• Cameraman : The Life and Work of Jack Cardiff
  • Fellini : I’m a big liar
  • Dangerous Days : Making Blade Runner (very, very good)
  • A Personal Journey with Martin Scorsese Through American Movies
  • Room 237 (really fascinating theories about The Shining)
  • The Beast Within : The Making of ‘Alien’

I googled to find more docs with good notes (or on “every” list), I will check soon :

  • Side by Side (digital or not?)
  • Visions of Light (about Photography in movies)
  • Directed by John Ford
  • American Masters Episode: Woody Allen (Sydney Lumet, too, I think)
  • Burden of Dreams (Herzog & Kinski in the forest)
  • Final Cut: The Making of Heaven’s Gate and the Unmaking of a Studio
  • Easy Riders, Raging Bulls
  • No Subtitles Necessary : Laszlo & Vilmos
  • Billy Wilder : confessions
  • Jodorowsky’s Dune
  • Lost in La Mancha
  • That Moment : Magnolia Diary
  • Cinematographer Style
  • The Godfather Family : A Look Inside
  • Lost Soul: The Doomed Journey of Richard Stanley’s Island of Dr. Moreau

 

Have fun!

JP

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Where to apply modernity?

Reading my Jeff Wall book I found this little paragraph about certain movie directors who were modern (and even avant-gardist) BUT in a tradictionnal form.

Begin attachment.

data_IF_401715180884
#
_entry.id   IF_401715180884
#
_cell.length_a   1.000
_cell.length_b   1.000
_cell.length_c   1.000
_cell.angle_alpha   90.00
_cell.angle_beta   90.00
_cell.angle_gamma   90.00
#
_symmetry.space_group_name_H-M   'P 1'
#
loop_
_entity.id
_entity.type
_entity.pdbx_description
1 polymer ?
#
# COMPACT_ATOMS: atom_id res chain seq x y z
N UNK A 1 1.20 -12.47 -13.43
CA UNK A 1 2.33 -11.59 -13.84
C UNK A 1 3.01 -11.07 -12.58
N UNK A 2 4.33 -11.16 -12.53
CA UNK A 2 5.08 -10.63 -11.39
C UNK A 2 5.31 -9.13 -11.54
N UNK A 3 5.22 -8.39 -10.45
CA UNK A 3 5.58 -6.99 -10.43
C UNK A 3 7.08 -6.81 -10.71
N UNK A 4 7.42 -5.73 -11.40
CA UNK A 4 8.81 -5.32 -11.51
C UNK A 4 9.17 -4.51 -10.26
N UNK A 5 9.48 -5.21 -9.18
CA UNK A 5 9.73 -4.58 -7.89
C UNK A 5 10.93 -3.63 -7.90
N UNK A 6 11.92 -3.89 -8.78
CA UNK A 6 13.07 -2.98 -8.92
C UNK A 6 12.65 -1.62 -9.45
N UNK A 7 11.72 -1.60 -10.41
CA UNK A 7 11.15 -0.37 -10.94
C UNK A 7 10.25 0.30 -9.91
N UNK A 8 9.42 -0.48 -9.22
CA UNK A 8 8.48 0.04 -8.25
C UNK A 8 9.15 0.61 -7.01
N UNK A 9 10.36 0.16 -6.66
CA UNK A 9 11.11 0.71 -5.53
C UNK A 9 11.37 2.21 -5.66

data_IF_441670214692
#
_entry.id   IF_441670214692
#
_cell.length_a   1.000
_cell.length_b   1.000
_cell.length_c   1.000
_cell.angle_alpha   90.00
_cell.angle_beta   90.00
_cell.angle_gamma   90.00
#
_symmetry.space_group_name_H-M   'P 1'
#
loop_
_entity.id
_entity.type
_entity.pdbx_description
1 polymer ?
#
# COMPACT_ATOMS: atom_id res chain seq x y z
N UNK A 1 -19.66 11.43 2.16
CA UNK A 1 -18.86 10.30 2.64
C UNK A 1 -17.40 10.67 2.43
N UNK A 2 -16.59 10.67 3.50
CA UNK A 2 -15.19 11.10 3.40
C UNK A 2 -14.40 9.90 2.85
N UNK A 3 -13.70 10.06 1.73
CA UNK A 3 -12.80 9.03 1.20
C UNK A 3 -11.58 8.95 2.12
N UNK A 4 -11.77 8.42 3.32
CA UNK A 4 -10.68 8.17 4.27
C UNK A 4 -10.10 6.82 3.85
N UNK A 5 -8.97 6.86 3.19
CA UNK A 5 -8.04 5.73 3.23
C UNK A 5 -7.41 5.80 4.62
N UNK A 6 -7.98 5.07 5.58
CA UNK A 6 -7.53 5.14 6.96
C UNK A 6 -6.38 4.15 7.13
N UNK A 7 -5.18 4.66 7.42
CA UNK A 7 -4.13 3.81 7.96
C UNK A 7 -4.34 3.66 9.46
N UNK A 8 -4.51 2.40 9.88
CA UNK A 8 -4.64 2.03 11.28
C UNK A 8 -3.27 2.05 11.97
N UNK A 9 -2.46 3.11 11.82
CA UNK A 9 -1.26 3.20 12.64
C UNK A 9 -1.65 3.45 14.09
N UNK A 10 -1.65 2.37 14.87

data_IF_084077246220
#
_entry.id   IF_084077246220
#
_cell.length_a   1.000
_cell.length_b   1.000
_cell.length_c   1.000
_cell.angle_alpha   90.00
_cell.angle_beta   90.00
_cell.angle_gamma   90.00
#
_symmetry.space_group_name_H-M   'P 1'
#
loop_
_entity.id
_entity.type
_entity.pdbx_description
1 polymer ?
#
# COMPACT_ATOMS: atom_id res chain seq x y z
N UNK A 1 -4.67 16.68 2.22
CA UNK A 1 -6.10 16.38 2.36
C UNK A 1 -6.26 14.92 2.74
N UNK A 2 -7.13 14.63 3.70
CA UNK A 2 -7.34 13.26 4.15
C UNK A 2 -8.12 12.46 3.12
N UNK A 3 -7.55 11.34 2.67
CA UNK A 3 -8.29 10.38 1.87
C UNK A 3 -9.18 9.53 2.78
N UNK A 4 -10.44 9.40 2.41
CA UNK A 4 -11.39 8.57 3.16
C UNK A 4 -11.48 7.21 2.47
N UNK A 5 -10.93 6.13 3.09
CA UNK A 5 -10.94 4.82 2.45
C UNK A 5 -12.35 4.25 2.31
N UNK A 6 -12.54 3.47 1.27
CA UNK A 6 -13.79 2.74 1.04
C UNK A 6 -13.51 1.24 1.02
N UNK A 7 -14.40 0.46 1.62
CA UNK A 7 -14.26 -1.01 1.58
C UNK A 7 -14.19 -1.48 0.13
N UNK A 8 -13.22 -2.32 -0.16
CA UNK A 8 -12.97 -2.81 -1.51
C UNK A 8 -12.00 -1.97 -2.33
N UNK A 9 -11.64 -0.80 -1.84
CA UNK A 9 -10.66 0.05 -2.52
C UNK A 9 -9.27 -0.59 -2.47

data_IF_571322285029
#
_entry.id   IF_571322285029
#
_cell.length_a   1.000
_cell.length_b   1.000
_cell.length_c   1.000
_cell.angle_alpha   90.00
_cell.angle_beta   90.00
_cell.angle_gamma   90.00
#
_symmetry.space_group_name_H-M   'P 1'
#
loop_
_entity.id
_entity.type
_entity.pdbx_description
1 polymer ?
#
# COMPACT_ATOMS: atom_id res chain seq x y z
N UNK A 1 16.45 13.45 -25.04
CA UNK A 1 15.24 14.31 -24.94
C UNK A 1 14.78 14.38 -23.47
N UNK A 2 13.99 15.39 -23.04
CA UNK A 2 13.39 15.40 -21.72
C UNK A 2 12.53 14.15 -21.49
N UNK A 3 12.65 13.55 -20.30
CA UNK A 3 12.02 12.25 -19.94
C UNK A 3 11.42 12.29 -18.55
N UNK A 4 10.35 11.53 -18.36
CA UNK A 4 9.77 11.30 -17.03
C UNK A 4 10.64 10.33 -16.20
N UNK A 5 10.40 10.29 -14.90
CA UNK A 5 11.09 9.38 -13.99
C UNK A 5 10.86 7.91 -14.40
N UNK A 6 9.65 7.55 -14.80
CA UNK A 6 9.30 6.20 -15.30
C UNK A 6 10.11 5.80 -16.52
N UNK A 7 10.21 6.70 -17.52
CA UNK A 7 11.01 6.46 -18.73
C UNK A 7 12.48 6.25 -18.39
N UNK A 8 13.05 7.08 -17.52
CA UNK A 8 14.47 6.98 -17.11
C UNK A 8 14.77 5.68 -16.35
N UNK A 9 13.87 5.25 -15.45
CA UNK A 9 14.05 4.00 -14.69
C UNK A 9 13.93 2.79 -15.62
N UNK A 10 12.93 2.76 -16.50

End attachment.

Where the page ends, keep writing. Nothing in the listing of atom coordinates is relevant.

Fellini, Bergman, Rohmer, Bunuel, Eustache or Fassbinder, making movies with this idea :

Putting modernity pressure not on the form itself, but elsewhere, on elements of the classic form.

Each example is very clear, when opposed to Jean-Luc Godard, who killed, enstranged, deformed, distorded, dented the classical forms of movies : experiences on the sound, narration, superposition, edition.

“Rule Breaking Films” (you can YouTube this) are interesting ALSO to find out (and list and sort) where modernity has been applied.

Kaleidocopic (Persona), surreal/casual (8 1/2), jazzyist jumcuts (A bout de Souffle), no sets (Dogville), refusing artificial dramas (Patterson), watching the camera (Pierrot le Fou, Monica, Do the right Thing) : you’ll find your own examples with Google.

 

Anyway, what’s interesting me here is this tool :

Apply modernity, break some rules, push avant-garde elements. OK, but what if on some places only, letting the rest totatlly “normal”?

Where? Poetry? Photography? What’s your field? How will you choose your “element”?